A New Cookie Recipe

Earlier this week our good friend Ben stopped by to plant a tree in our yard – yes, I told you, he is a good friend and he also owns a landscaping business – and while he was here he said had a question for me.  The question was related to the Apple Cider Caramel recipe I posted in early October.

Ben makes cider and was kind enough to share some with us.  From the cider he shared I made some apple cider caramel for he and his wife to try, which led to his question.  He asked, “Do you think you can make a molasses-type cookie with the caramel you made?”

Never being one to shy away from a challenge, I replied, “I’ll give it a try and let you know.”  So I did.  Today I delivered a batch to Ben and his crew at a job site.  I am awaiting their assessment, but while I wait I thought I’d share the recipe with you.  As soon as I hear back from him, I’ll let you know his thoughts,.  But for now I can tell you that Jeff has not been at all disappointed that I’ve made multiple batches!

I had the caramel already made, so the work was pretty easy.  I’d recommend you make a batch of the caramel and keep it on hand.  It’s good on plain yogurt, great in the appetizer on the home page of the blog, and I also think it would be great on grilled meats or even over vanilla ice cream….there are so many possibilities.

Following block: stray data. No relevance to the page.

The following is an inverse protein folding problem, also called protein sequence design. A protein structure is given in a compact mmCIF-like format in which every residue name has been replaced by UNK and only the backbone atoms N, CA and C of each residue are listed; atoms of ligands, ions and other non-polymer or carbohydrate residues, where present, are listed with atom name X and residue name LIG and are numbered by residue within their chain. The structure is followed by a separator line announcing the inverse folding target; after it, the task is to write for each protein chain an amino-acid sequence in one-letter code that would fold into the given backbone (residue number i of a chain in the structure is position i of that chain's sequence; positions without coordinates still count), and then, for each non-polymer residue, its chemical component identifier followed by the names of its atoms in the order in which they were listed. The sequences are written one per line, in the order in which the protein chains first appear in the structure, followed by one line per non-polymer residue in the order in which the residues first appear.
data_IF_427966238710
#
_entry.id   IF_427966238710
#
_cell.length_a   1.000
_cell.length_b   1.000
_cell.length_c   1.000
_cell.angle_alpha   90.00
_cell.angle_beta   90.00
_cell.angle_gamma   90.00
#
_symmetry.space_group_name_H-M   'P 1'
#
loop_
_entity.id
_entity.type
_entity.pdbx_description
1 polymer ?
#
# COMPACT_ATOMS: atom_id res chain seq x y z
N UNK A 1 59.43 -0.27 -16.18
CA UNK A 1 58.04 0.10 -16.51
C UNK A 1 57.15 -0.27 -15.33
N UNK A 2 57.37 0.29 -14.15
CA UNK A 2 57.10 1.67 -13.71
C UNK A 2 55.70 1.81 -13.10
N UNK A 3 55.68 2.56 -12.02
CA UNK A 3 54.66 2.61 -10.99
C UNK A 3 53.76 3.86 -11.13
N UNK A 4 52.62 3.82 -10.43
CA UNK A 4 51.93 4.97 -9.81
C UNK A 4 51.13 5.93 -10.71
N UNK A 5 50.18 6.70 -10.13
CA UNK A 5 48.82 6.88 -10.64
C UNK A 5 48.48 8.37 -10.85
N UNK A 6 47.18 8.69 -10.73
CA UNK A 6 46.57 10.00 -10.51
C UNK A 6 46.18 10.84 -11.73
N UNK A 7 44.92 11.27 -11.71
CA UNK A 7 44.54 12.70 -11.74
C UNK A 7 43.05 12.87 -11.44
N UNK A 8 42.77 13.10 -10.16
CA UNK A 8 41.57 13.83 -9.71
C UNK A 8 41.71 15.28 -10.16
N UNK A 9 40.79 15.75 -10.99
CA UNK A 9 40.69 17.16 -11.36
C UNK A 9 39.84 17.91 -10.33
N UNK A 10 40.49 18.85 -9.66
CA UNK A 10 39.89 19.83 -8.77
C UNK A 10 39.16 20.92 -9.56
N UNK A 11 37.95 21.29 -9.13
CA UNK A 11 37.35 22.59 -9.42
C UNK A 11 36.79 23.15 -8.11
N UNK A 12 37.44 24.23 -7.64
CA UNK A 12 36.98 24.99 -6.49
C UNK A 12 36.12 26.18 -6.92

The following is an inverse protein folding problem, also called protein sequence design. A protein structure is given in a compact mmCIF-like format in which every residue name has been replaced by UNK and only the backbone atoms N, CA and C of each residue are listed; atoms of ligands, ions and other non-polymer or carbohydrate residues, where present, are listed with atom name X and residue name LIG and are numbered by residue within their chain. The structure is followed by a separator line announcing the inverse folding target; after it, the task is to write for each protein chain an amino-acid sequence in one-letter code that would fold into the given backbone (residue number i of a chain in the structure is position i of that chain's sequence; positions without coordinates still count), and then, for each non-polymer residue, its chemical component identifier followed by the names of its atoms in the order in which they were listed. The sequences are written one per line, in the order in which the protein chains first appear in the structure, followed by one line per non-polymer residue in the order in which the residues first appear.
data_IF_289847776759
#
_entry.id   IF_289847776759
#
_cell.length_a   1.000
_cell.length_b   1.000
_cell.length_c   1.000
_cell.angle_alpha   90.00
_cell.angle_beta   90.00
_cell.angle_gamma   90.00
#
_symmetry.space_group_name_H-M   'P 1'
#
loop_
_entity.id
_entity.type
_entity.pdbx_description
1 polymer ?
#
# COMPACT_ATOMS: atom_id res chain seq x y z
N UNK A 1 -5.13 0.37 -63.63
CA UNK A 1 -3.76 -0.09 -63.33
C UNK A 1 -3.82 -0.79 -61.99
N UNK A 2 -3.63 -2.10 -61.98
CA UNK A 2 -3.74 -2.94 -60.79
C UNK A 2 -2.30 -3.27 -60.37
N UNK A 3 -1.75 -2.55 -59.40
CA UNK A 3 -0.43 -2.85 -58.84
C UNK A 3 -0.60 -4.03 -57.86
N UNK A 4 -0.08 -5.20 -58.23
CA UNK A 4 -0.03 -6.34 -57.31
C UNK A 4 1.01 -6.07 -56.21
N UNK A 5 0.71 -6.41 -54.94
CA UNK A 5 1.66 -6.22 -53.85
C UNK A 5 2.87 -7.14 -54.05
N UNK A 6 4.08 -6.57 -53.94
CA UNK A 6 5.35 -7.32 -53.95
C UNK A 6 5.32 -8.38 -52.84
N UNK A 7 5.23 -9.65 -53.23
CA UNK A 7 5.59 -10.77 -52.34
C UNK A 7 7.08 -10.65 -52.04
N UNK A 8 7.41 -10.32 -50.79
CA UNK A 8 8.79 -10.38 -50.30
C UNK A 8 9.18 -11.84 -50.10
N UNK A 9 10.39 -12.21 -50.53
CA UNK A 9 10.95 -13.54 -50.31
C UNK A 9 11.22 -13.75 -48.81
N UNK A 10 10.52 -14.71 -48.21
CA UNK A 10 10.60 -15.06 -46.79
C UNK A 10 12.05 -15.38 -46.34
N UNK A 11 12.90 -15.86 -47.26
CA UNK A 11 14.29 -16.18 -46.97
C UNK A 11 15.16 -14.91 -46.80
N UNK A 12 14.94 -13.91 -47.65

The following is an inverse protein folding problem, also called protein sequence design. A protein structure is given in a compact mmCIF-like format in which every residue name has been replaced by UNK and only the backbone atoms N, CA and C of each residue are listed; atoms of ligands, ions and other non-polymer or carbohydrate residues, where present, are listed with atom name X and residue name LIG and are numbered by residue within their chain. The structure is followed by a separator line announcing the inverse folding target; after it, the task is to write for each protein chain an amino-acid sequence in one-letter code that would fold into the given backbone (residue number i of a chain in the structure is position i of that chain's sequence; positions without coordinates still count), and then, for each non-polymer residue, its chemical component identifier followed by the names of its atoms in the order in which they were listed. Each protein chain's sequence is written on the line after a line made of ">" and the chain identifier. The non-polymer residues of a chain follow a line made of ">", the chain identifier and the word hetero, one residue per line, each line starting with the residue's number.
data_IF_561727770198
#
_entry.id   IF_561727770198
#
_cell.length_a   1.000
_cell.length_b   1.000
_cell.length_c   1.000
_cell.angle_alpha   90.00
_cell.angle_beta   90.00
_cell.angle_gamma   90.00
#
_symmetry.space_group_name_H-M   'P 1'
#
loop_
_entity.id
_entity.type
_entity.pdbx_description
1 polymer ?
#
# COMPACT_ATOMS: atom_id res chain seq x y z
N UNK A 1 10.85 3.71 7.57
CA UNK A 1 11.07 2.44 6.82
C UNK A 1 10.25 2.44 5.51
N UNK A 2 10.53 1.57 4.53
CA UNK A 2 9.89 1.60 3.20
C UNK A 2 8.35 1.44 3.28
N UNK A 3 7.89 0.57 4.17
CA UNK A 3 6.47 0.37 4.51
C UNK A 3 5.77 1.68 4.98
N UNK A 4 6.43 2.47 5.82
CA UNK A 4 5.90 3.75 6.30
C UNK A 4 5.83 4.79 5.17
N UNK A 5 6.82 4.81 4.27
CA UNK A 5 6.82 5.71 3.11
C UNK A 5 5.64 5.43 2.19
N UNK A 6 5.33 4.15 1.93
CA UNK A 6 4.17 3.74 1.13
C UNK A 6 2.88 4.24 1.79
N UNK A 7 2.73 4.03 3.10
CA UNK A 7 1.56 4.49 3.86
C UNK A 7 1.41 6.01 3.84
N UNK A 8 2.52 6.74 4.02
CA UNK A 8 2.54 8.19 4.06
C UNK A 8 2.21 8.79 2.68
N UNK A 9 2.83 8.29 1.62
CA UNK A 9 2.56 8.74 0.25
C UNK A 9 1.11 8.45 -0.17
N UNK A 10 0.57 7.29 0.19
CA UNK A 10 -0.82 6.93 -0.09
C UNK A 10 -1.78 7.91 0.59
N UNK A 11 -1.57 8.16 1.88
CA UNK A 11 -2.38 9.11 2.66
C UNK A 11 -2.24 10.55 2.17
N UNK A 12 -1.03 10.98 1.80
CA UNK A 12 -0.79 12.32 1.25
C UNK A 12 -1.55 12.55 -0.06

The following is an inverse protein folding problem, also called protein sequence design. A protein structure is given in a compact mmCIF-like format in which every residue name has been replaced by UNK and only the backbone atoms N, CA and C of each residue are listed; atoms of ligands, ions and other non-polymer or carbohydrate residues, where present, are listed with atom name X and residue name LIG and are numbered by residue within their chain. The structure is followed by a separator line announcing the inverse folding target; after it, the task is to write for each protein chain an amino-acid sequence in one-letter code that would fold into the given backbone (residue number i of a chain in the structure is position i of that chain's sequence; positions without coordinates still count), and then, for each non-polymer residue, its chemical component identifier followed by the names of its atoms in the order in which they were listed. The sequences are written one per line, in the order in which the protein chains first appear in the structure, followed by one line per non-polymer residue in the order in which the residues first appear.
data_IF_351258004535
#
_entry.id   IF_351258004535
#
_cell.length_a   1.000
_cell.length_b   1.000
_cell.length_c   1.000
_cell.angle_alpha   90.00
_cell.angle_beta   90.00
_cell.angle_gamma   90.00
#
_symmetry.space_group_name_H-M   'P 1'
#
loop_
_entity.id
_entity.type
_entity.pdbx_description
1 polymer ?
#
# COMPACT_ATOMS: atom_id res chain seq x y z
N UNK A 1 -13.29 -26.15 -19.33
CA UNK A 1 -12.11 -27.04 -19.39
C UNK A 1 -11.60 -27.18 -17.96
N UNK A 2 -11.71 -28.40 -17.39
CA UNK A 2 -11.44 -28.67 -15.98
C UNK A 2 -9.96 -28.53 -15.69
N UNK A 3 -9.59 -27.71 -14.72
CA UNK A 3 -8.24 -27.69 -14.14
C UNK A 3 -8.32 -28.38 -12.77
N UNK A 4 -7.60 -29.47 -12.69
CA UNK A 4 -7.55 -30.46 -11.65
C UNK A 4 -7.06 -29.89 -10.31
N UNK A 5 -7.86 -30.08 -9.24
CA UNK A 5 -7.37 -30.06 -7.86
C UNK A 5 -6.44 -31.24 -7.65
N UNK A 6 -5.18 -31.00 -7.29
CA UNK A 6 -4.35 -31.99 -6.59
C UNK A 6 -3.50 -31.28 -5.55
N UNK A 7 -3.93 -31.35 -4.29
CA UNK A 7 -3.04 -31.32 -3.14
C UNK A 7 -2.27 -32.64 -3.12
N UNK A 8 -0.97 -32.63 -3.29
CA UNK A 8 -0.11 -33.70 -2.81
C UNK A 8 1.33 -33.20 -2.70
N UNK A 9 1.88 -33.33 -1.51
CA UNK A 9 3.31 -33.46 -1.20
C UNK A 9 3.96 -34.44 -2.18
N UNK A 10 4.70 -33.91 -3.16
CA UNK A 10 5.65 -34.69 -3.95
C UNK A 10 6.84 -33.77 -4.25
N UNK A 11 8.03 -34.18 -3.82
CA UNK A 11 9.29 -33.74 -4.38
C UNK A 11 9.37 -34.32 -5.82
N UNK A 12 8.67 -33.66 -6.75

The recipe for the caramel is:

Apple Cider “Caramel”

Meal type Condiment, Dessert
This recipe was a happy accident. I envision it being excellent over vanilla ice cream, perhaps drizzled over a bagel with cream cheese or over oven roasted sweet potato fries. The possibilities are endless!!!! Enjoy!

Ingredients

  • 2 cups Apple Cider
  • 1 pinch Kosher Salt
  • 1 pinch Ground Black Pepper
  • 2 tablespoons Brown Sugar (divided)

Note

mmm mmm mmm blog at www.cookeatentertain.com

Directions

1. Put cider, salt, pepper and 1 Tbsp of brown sugar in a heavy bottom saucepan, stir well and bring to a boil.
2. Lower heat to medium low (low if you have a particularly hot burner) and reduce to 1 cup.
3. Add the remaining 1 Tbsp of brown sugar, increase heat. Bring to a boil. Lower heat and reduce to 1/3 cup.

Now for the cookies…

Melt 3/4 cup of butter and add it to the bowl of an electric mixer.  Add 1 cup of sugar and 1 egg and mix until smooth.

 

 

Add 1/4 cup of apple cider caramel to the butter mixture.  Mix until smooth.

 

 

 

 

Whisk together flour, baking soda, salt, cinnamon, cloves and ginger.  Blend into the butter mixture.  Cover and chill for 1 hour.

Preheat oven to 375 degrees F.  Using a 2 Tbsp scoop, scoop dough into balls.